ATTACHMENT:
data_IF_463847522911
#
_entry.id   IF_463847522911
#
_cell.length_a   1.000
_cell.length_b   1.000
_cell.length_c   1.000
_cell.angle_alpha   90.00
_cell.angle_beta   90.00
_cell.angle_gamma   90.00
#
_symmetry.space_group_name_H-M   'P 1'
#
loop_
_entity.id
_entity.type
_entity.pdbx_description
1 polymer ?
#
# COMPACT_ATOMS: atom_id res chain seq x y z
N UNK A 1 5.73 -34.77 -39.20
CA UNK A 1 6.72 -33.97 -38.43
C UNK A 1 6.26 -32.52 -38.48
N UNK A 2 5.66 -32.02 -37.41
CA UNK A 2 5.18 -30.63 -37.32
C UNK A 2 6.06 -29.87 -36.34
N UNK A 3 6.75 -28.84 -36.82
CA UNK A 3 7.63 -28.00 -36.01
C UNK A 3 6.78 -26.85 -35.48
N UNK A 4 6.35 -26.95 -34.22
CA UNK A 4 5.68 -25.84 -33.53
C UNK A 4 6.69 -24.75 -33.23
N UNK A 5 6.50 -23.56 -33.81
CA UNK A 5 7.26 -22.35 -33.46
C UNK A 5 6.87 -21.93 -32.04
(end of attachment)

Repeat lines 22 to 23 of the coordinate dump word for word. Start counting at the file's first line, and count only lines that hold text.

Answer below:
CA UNK A 1 6.72 -33.97 -38.43
C UNK A 1 6.26 -32.52 -38.48